Tuesday, October 28, 2008

Farm Sanctuary Wants It Both Ways

Factory farming awareness walk informs community on maltreatment of animals
By NICOLE SOSZYNSKI

NIU students, Sycamore residents and others undertook a two-mile walk to inform people of the issues concerning factory farming Sunday at 1 p.m.

Jon Bockman, Sycamore walk coordinator, said he organized the walk as part of the Sycamore Pumpkin Parade, for the Farm Sanctuary organization to raise money for the maltreatment of farm animals.

The organization also focuses on rescues, and provides animal’s survivor stories from the industry such as the rescue of 100 pigs in New York she said.

“The pigs were starving outside, some even frozen to the ground, and over 1,500 hens stuck in battery cages thrown about when the warehouse that they were in was hit by a tornado,” Seeley said. Read More

Isn’t it odd that in California they are going to vote on a law that will make it illegal to raise animals in an environmentally controlled building, but then Farm Sanctuary is complaining about the mistreatment of these pigs that were forced to stay outside in the cold and were hungry. The animal rights crowd can’t have it both ways. One of the problems with raising livestock outdoors is that we have to deal with some horrific weather extremes. HSUS and Farm Sanctuary say that sows raised indoors aren’t happy for a variety of reasons. Maybe they should ask these rescued pigs about where they would have rather been.

3 comments:

T. Barry said...

These 100 pigs left to suffer outside in the extreme cold were seized in a starvation cruelty case investigated and prosecuted by local authorities. Small farms are no better than factory farms when they fail to care for their animals.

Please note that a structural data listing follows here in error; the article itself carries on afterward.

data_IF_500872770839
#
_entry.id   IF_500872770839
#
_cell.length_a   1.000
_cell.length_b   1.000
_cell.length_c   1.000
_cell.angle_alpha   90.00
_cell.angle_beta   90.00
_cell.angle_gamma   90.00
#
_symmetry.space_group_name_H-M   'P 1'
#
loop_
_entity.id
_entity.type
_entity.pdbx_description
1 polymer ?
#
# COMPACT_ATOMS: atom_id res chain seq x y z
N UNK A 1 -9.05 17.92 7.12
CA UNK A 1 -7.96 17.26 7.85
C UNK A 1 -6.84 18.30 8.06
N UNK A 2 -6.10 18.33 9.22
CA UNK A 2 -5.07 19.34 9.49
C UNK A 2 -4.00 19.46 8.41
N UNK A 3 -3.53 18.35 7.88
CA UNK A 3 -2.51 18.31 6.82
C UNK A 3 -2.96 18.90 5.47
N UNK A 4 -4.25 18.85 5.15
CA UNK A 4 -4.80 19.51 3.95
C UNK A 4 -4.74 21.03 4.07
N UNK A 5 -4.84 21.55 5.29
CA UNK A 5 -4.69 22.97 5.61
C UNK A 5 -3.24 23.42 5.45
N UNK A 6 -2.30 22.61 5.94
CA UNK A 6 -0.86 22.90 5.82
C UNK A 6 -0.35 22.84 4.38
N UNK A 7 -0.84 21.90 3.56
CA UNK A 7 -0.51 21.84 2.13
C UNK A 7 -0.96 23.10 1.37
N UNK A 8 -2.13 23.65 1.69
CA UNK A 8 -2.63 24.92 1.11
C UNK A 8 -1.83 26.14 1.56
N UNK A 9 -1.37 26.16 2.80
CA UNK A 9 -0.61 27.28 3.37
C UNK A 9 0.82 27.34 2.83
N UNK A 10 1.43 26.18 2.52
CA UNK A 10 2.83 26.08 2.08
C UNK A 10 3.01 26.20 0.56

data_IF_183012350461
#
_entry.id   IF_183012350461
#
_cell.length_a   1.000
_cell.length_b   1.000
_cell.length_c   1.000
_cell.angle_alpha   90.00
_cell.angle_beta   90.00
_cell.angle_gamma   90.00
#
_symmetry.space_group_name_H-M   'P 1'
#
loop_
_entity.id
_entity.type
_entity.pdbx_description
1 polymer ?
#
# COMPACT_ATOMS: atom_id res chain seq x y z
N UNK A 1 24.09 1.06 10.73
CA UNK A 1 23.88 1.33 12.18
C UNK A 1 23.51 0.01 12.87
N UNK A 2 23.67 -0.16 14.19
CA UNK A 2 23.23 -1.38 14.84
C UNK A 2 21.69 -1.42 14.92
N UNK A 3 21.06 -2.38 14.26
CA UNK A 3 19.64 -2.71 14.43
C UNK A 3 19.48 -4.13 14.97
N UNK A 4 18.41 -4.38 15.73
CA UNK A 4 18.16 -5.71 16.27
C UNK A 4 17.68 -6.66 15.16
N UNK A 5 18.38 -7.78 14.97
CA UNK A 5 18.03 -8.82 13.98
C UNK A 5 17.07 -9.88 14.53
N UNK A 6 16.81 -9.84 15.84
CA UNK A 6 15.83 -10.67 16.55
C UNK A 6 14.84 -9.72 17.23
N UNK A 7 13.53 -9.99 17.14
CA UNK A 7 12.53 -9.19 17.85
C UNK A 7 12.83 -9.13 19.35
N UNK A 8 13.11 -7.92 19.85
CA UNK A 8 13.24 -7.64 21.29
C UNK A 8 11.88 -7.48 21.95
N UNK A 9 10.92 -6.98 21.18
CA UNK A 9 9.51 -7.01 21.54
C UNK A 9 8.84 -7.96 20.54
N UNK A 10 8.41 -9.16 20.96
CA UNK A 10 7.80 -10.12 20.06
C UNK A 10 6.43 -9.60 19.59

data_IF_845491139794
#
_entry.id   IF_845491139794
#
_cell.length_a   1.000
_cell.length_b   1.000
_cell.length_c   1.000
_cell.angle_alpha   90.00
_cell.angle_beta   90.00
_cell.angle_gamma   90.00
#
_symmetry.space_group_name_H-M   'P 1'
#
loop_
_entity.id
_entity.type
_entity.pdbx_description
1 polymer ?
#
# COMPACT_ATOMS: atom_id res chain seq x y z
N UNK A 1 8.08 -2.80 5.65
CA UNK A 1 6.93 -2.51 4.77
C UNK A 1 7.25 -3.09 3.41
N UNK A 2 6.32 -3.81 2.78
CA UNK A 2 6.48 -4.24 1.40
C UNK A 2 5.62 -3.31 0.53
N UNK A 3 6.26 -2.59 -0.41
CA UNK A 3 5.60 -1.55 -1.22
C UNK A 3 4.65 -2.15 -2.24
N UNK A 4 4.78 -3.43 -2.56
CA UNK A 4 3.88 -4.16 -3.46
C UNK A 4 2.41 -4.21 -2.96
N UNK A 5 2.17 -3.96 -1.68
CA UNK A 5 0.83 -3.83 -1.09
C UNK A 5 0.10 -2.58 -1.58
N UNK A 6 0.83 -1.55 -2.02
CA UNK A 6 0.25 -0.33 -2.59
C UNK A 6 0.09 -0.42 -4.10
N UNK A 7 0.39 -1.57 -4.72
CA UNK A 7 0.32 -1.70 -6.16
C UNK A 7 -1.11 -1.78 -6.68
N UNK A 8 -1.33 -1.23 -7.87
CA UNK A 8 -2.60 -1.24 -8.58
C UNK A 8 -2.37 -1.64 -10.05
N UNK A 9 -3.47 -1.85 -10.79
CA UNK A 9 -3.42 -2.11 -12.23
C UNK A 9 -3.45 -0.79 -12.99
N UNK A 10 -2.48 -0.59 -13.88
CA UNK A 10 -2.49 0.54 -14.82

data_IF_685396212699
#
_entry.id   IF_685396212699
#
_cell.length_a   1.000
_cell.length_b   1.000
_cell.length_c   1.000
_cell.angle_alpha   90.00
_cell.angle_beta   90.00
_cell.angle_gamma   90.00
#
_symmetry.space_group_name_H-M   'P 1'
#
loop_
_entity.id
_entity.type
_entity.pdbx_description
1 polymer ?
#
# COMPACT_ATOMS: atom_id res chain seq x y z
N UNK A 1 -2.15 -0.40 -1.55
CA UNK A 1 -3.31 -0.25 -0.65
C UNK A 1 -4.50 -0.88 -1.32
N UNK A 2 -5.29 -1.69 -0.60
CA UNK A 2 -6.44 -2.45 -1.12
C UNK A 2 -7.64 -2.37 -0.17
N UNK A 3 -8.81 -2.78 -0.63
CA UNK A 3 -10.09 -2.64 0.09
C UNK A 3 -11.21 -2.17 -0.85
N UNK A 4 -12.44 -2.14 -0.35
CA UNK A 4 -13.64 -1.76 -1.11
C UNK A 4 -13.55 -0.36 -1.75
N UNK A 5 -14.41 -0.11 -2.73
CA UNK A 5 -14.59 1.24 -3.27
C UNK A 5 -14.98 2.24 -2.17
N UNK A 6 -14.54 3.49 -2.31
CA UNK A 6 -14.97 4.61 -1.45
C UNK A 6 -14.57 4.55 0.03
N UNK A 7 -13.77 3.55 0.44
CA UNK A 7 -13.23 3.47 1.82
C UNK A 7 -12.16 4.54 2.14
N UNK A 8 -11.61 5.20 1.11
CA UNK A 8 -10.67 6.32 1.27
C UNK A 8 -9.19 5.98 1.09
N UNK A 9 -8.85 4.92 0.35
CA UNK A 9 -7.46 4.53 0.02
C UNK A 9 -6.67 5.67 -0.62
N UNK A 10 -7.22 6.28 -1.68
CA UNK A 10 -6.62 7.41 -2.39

Those 1500 chickens that you failed to elaborate on, were the lucky few of hundreds of thousands of birds who perished in mangled factory egg laying facilities hit by tornadoes. Even these massive enclosures can't help these animals when so many are confined in one place and disaster strikes. This summer, during the Mississippi floods, do you know what the factory pig farmers in Southeaster Iowa did when the waters rose? They left the gestation crated sows and the youngsters under slaughter weight to drown. They moved only those ready for slaughter straight to the slaughterhouse. We rescued 68 survivors off a 15 mile long levee, and I can tell you that those gestation crated sows are happy to be free, roaming our pastures and nursing their babies.

Any civilized society must demand that animals raised for food be given proper nutrition, shelter, access to pasture and basic care. It is the least we could do. If producers are unable to provide these basic requirements, then they should look for another line of work.

Troy Hadrick said...

It's nice to have someone who works for Farm Sanctuary to comment on here so we can visit about this. And with your position in the organization you should be able to address some of my concerns. As a livestock producer, I am concerned about the welfare of livestock. I would never agree with the abuse of animals. However, I don't believe that modern management systems abuse animals. They are provided shelter, clean water, and a very precise, balanced diet along with individualized care. Since you compared small farms to factory farms, answer me this. What is a factory farm? How do you know one from a family farm? And also, would you agree with the reverse of your statement that factory farms are just as GOOD as small farms when their animals are cared for?